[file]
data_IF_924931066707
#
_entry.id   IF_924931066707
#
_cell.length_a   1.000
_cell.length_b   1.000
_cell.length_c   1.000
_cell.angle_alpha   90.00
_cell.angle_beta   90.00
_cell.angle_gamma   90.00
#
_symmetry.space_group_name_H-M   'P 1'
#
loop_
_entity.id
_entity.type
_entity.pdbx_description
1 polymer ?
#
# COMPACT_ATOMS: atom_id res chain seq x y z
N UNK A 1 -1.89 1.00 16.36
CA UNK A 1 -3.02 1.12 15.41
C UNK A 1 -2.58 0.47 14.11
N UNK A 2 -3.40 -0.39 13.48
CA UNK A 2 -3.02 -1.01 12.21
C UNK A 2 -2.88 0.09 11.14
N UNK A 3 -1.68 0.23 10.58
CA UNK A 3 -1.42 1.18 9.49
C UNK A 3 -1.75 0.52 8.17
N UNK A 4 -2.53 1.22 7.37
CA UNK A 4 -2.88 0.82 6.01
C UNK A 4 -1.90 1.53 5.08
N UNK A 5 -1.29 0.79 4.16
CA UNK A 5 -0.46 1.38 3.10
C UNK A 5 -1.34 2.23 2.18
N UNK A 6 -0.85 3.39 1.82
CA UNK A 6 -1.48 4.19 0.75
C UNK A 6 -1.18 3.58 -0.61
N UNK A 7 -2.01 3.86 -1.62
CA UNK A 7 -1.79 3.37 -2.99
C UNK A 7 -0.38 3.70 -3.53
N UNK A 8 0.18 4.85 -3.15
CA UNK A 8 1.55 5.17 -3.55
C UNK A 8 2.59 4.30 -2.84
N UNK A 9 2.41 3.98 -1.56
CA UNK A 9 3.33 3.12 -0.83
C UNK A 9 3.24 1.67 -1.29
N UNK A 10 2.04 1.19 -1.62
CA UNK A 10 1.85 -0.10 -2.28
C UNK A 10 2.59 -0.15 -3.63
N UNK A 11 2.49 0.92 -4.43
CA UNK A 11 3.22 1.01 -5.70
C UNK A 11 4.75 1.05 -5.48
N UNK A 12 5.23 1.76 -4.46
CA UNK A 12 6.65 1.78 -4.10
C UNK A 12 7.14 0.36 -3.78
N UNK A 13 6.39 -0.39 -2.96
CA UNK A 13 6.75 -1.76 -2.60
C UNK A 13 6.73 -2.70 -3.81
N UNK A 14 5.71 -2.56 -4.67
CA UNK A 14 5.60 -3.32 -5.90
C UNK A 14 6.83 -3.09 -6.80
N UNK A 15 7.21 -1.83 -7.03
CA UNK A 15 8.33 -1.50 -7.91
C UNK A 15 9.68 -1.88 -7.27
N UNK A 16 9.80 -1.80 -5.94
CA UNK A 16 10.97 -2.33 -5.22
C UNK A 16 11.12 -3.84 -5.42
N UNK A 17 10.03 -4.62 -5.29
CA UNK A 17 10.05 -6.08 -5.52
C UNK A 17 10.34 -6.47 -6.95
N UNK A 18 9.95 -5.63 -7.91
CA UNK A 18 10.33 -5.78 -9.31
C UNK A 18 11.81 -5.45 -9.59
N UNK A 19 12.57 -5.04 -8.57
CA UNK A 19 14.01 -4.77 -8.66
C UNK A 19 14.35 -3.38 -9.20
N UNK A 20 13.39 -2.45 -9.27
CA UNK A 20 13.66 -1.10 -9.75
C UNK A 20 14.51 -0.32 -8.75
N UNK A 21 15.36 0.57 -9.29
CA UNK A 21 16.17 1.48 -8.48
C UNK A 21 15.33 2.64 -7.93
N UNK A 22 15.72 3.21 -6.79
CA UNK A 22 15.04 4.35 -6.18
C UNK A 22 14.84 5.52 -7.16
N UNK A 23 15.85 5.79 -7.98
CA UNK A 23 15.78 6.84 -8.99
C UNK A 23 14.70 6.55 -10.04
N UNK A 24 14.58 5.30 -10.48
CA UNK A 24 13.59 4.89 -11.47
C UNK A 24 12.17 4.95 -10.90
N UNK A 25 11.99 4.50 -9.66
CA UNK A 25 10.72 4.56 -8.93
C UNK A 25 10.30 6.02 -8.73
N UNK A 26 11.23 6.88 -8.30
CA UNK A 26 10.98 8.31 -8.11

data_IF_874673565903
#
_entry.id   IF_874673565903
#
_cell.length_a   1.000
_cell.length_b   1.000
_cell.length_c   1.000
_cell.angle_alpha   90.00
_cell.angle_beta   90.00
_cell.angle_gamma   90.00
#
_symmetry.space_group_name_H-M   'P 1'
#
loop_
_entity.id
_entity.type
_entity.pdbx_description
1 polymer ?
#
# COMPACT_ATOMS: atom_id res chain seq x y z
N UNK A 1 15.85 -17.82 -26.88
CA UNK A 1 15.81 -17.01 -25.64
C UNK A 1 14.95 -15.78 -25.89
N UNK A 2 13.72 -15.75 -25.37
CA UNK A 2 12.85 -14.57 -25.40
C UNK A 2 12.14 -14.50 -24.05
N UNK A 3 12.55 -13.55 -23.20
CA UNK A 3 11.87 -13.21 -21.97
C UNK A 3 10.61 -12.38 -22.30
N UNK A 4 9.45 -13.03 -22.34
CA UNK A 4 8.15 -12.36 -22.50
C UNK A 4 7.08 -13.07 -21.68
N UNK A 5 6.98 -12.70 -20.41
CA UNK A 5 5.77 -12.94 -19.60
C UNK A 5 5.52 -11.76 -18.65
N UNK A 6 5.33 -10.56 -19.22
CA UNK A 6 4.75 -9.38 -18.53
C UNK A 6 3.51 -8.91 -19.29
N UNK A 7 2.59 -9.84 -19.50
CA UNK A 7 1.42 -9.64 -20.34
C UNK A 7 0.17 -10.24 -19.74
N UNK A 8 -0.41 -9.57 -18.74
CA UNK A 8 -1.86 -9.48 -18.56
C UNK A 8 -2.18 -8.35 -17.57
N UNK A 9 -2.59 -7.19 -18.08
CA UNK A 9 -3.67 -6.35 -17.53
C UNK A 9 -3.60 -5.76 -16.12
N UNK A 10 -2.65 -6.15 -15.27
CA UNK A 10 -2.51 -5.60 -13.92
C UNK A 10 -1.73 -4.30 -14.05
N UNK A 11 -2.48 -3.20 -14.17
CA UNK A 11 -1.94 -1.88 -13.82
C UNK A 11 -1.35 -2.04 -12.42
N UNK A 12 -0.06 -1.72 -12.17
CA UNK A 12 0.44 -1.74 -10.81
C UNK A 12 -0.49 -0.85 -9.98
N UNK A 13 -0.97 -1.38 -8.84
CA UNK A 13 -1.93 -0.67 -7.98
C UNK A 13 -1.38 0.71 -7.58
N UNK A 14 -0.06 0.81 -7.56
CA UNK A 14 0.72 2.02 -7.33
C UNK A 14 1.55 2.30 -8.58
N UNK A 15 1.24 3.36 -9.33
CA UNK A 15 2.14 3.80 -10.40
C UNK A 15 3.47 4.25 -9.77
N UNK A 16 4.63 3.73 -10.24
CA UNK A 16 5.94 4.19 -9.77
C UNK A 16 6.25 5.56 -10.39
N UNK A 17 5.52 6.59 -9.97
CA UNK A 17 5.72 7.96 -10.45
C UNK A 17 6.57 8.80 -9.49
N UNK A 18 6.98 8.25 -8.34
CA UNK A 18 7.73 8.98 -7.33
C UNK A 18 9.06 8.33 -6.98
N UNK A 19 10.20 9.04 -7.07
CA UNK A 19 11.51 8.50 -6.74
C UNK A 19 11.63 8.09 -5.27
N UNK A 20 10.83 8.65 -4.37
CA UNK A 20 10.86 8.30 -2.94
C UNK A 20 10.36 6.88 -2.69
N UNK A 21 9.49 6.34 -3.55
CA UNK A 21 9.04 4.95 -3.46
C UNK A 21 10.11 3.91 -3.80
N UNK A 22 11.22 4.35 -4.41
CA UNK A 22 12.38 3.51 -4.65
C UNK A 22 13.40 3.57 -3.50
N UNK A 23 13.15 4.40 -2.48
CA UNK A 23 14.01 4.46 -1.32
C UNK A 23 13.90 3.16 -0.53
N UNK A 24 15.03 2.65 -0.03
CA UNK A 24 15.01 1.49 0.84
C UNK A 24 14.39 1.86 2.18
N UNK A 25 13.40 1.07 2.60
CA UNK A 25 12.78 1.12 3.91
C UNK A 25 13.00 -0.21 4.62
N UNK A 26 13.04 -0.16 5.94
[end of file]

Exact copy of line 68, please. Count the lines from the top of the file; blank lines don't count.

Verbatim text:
C UNK A 16 11.12 -3.84 -5.42